|The Tennessee Monument at Shiloh Battlefield.|
The Battle of Shiloh is generally considered a Union victory, but not without a terrible cost. Over the course of two days on April 6-7, 1862, Union and Confederate armies, led by Major General Ulysses S. Grant and General Albert Sidney Johnston respectively, suffered a combined 23,746 casualties in the The Battle of Shiloh in what was the bloodiest battle of the Civil War up to that time. Each side counted more than seventeen hundred dead and eight thousand wounded in addition to the missing, including Gen. Albert Sidney Johnston, who was mortally wounded leading the Confederate charge on the first day of the engagement. Tennesseans killed, wounded or missing numbered more than 3,220. The monument pictured here honors those brave souls lost in the field of battle.
Ultimately, the Confederate army failed to reverse the momentum of Union forces through the Western Theater, and Gen. Grant turned back the Confederate advance, securing a major supply line through the heart of the Confederacy. However, the Union had no cause to celebrate, as northern newspapers criticized Grant for the tremendous loss of life, and for failing to mount an effective pursuit that might have destroyed what was left of the Confederate army.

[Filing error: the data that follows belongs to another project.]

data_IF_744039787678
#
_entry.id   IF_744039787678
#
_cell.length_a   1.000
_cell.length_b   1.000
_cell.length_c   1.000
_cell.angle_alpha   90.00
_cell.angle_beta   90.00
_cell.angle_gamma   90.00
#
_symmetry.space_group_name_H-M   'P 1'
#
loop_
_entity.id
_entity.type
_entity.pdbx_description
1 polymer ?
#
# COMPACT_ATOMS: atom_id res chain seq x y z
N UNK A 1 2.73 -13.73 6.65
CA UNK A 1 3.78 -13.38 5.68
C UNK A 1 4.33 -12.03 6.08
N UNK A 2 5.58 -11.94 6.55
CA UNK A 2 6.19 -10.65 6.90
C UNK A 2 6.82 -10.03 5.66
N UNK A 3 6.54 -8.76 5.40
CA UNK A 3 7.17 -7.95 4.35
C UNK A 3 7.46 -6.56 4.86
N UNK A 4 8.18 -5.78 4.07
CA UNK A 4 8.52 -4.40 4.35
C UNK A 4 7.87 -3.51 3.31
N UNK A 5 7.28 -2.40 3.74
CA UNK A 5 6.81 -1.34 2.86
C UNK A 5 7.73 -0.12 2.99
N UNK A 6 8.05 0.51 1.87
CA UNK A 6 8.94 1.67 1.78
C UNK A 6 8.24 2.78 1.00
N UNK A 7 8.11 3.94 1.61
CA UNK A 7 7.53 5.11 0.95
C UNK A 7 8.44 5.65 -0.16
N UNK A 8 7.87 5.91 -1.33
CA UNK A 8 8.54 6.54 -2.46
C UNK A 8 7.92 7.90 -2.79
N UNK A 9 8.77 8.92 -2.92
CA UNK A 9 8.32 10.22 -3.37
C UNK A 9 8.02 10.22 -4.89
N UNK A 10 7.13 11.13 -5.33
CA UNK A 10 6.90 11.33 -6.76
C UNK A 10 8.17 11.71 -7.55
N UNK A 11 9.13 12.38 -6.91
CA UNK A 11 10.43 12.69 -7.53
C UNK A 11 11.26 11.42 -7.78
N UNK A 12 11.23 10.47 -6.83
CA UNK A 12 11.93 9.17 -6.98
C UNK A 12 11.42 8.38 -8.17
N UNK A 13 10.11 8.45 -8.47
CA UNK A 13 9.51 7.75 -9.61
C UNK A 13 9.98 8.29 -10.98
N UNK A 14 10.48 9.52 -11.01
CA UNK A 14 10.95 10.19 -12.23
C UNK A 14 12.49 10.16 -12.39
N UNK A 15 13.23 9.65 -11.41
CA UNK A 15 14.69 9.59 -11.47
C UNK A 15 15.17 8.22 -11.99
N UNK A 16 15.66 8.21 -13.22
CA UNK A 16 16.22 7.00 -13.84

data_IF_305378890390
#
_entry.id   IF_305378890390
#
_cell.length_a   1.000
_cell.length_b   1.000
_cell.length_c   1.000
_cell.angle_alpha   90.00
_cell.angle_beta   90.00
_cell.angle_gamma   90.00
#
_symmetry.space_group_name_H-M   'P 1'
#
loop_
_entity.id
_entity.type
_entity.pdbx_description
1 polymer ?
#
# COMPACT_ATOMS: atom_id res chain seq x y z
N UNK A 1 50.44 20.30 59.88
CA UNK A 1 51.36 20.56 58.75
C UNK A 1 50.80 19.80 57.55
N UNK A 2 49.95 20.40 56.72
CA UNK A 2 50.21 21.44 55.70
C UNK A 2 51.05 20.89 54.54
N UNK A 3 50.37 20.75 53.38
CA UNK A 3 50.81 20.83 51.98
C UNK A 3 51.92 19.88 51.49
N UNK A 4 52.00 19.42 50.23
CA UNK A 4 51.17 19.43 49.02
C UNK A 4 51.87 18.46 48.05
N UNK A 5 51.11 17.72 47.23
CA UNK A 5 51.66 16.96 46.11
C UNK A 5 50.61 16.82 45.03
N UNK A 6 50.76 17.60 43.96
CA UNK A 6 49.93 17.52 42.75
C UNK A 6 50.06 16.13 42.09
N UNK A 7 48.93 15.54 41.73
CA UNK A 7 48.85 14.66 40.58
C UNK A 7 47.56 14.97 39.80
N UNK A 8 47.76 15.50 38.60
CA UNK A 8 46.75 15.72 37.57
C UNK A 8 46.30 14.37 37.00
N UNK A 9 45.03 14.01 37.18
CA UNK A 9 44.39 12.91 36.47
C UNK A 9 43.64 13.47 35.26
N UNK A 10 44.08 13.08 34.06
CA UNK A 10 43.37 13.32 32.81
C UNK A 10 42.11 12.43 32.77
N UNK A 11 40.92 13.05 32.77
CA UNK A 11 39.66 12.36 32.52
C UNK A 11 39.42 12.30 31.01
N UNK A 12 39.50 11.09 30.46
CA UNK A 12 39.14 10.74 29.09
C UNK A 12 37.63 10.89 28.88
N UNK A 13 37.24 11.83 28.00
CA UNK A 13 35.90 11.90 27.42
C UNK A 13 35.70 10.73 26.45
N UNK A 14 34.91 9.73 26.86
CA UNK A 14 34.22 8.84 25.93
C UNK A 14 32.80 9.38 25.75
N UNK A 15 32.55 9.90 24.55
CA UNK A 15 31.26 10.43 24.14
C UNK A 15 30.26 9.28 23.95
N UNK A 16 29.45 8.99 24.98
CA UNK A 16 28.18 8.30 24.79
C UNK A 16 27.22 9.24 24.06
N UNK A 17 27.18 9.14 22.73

To stand on the land where so many young men died, in a place that surely must have seemed like Hell on Earth for those two days in April 1862, was a very sobering experience that I'll not soon forget.
- Hundreds participate in Civil War re-enactment - Times Daily
- 149th Shiloh Battle Anniversary - The Jackson Sun
- The Battle of Shiloh - The Civil War Trust
- Battle of Shiloh - Tennessee Encyclopedia of History and Culture
- The Great Battlefield of Shiloh: History, Memory, and the Establishment of a Civil War National Military Park by Timothy Smith - Google Books
- New York Times main page headline, April 7, 1862, The Battle of Pittsburgh